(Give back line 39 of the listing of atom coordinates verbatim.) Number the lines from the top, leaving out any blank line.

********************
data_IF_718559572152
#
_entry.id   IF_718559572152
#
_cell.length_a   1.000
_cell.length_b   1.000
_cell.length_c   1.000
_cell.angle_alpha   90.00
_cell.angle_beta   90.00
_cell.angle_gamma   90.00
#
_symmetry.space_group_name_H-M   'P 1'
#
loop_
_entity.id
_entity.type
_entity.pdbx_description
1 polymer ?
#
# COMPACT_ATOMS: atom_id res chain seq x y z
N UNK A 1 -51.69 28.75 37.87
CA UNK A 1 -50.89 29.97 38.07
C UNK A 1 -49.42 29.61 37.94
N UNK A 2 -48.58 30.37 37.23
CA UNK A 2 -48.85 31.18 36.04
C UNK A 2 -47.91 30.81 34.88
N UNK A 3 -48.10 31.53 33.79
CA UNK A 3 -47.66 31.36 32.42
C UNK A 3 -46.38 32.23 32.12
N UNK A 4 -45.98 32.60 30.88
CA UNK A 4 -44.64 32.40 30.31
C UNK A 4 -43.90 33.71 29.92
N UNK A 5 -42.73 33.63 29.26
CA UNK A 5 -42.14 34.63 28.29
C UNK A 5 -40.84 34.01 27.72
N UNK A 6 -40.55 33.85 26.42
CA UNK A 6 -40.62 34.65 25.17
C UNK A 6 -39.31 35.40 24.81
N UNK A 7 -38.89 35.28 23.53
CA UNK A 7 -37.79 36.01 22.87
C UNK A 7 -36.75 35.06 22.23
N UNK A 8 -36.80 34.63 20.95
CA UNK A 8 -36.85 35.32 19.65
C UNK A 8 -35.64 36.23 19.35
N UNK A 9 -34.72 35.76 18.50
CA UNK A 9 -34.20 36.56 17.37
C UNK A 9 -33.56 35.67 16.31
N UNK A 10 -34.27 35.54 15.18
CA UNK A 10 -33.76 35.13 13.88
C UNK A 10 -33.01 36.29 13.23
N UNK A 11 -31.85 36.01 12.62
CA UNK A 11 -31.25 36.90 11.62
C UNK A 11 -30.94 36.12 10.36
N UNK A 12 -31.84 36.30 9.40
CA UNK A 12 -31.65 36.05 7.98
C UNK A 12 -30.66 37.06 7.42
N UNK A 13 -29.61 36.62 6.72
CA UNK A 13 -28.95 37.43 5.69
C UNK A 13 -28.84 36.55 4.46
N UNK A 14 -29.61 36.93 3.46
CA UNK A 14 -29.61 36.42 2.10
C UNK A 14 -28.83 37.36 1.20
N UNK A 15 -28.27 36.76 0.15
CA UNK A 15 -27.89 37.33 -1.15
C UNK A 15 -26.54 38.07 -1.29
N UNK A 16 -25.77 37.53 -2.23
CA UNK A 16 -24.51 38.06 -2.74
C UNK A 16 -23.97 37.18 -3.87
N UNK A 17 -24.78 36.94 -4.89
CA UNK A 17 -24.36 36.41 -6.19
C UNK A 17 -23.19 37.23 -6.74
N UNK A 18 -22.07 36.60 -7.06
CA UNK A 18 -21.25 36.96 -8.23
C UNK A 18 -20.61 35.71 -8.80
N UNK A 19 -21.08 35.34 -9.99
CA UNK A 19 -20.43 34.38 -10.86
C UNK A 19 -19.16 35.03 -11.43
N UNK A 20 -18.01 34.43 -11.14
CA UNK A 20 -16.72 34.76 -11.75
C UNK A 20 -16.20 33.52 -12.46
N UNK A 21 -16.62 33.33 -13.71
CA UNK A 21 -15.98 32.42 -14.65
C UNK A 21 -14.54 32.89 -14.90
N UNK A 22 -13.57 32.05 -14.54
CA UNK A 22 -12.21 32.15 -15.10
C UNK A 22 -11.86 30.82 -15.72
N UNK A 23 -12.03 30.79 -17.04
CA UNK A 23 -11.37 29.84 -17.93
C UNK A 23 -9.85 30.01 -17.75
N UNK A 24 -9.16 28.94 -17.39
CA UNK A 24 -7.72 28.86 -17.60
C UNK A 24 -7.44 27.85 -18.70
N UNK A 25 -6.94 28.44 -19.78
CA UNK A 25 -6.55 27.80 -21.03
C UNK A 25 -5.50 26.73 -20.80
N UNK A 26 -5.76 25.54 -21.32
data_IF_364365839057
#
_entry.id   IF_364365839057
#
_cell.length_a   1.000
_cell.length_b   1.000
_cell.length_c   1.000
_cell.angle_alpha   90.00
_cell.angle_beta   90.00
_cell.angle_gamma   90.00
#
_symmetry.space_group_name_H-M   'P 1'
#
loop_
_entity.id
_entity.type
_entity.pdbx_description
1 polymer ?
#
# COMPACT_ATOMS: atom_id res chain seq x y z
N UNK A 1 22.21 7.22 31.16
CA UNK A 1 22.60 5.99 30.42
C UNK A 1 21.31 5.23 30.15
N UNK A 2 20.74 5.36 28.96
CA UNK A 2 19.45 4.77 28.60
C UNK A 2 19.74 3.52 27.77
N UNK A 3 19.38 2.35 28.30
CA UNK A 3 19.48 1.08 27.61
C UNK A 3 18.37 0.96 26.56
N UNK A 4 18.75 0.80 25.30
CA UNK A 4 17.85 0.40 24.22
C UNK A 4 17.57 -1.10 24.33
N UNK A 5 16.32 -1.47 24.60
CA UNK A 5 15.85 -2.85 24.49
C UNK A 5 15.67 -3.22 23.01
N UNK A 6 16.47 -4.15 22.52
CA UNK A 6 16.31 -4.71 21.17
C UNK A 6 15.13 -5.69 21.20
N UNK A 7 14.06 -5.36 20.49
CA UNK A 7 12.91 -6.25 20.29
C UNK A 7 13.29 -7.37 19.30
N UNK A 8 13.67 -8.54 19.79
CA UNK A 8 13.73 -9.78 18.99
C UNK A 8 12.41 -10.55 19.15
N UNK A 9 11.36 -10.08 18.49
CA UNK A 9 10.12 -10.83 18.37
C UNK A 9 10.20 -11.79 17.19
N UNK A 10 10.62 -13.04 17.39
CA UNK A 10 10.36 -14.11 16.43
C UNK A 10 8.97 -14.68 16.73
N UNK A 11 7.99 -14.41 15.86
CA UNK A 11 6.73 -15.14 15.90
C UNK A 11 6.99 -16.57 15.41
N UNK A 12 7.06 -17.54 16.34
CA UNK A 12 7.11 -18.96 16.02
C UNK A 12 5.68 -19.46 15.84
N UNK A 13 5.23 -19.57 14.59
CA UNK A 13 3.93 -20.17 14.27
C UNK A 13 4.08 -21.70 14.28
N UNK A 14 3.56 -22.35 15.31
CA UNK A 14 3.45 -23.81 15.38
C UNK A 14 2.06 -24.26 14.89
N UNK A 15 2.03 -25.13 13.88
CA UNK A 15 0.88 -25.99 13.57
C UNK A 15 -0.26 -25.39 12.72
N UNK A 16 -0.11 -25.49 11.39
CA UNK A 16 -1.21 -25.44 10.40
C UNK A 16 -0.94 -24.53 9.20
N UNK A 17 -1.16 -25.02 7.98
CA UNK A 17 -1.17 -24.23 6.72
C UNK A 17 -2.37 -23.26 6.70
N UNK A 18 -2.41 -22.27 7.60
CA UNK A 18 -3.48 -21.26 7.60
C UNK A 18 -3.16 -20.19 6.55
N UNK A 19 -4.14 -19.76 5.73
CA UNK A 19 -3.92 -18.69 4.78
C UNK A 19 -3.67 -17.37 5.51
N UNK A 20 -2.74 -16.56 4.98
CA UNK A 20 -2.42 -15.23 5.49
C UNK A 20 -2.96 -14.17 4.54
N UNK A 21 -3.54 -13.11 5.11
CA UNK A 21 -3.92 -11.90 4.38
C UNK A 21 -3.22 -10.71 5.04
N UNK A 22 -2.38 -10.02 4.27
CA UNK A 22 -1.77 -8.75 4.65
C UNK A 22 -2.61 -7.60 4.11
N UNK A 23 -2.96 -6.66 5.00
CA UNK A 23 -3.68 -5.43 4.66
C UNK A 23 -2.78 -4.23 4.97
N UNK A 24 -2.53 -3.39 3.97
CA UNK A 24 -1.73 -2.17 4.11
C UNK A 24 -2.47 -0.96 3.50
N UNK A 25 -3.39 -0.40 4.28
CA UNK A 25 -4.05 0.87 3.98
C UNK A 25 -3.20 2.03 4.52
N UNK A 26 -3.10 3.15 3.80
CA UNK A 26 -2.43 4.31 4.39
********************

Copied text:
N UNK A 7 -38.89 35.28 23.53